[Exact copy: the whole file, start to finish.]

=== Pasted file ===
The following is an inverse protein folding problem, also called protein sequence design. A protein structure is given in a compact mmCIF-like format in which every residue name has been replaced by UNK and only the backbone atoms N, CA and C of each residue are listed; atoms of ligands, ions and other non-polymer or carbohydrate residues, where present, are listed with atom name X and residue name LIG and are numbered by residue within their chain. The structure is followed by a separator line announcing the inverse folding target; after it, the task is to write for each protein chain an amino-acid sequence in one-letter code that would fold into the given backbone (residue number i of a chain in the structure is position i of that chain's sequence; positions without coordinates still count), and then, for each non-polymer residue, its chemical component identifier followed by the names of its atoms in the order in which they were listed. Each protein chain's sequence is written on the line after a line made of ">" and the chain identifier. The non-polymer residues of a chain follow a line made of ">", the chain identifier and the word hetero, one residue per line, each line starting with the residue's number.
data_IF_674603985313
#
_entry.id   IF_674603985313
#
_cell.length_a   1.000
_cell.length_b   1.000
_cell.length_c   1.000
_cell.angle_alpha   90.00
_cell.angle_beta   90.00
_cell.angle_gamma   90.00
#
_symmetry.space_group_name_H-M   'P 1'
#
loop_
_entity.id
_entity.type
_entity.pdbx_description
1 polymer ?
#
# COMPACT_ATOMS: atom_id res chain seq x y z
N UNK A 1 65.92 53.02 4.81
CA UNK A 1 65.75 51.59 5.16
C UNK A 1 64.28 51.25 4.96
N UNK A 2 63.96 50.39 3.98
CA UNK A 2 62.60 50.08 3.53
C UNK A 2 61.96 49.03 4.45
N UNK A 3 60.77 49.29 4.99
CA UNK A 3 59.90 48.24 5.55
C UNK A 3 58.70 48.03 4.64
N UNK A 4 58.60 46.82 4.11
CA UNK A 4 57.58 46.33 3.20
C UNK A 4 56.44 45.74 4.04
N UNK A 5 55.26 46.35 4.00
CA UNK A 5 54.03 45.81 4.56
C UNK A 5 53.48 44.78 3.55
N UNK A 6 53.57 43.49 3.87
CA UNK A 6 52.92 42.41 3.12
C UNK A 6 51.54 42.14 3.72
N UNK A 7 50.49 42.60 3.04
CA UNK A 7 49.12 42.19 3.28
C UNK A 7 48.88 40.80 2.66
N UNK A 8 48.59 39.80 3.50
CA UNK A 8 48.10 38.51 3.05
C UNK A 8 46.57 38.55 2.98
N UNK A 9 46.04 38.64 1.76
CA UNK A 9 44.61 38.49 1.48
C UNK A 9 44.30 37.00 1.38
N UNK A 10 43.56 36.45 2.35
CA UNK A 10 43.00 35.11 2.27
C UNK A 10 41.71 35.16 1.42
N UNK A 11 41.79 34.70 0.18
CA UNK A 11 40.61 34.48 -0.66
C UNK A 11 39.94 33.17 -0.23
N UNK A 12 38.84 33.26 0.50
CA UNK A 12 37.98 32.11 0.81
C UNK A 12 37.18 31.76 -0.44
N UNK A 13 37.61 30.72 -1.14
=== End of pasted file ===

The following is an inverse protein folding problem, also called protein sequence design. A protein structure is given in a compact mmCIF-like format in which every residue name has been replaced by UNK and only the backbone atoms N, CA and C of each residue are listed; atoms of ligands, ions and other non-polymer or carbohydrate residues, where present, are listed with atom name X and residue name LIG and are numbered by residue within their chain. The structure is followed by a separator line announcing the inverse folding target; after it, the task is to write for each protein chain an amino-acid sequence in one-letter code that would fold into the given backbone (residue number i of a chain in the structure is position i of that chain's sequence; positions without coordinates still count), and then, for each non-polymer residue, its chemical component identifier followed by the names of its atoms in the order in which they were listed. Each protein chain's sequence is written on the line after a line made of ">" and the chain identifier. The non-polymer residues of a chain follow a line made of ">", the chain identifier and the word hetero, one residue per line, each line starting with the residue's number.
data_IF_674603985313
#
_entry.id   IF_674603985313
#
_cell.length_a   1.000
_cell.length_b   1.000
_cell.length_c   1.000
_cell.angle_alpha   90.00
_cell.angle_beta   90.00
_cell.angle_gamma   90.00
#
_symmetry.space_group_name_H-M   'P 1'
#
loop_
_entity.id
_entity.type
_entity.pdbx_description
1 polymer ?
#
# COMPACT_ATOMS: atom_id res chain seq x y z
N UNK A 1 65.92 53.02 4.81
CA UNK A 1 65.75 51.59 5.16
C UNK A 1 64.28 51.25 4.96
N UNK A 2 63.96 50.39 3.98
CA UNK A 2 62.60 50.08 3.53
C UNK A 2 61.96 49.03 4.45
N UNK A 3 60.77 49.29 4.99
CA UNK A 3 59.90 48.24 5.55
C UNK A 3 58.70 48.03 4.64
N UNK A 4 58.60 46.82 4.11
CA UNK A 4 57.58 46.33 3.20
C UNK A 4 56.44 45.74 4.04
N UNK A 5 55.26 46.35 4.00
CA UNK A 5 54.03 45.81 4.56
C UNK A 5 53.48 44.78 3.55
N UNK A 6 53.57 43.49 3.87
CA UNK A 6 52.92 42.41 3.12
C UNK A 6 51.54 42.14 3.72
N UNK A 7 50.49 42.60 3.04
CA UNK A 7 49.12 42.19 3.28
C UNK A 7 48.88 40.80 2.66
N UNK A 8 48.59 39.80 3.50
CA UNK A 8 48.10 38.51 3.05
C UNK A 8 46.57 38.55 2.98
N UNK A 9 46.04 38.64 1.76
CA UNK A 9 44.61 38.49 1.48
C UNK A 9 44.30 37.00 1.38
N UNK A 10 43.56 36.45 2.35
CA UNK A 10 43.00 35.11 2.27
C UNK A 10 41.71 35.16 1.42
N UNK A 11 41.79 34.70 0.18
CA UNK A 11 40.61 34.48 -0.66
C UNK A 11 39.94 33.17 -0.23
N UNK A 12 38.84 33.26 0.50
CA UNK A 12 37.98 32.11 0.81
C UNK A 12 37.18 31.76 -0.44
N UNK A 13 37.61 30.72 -1.14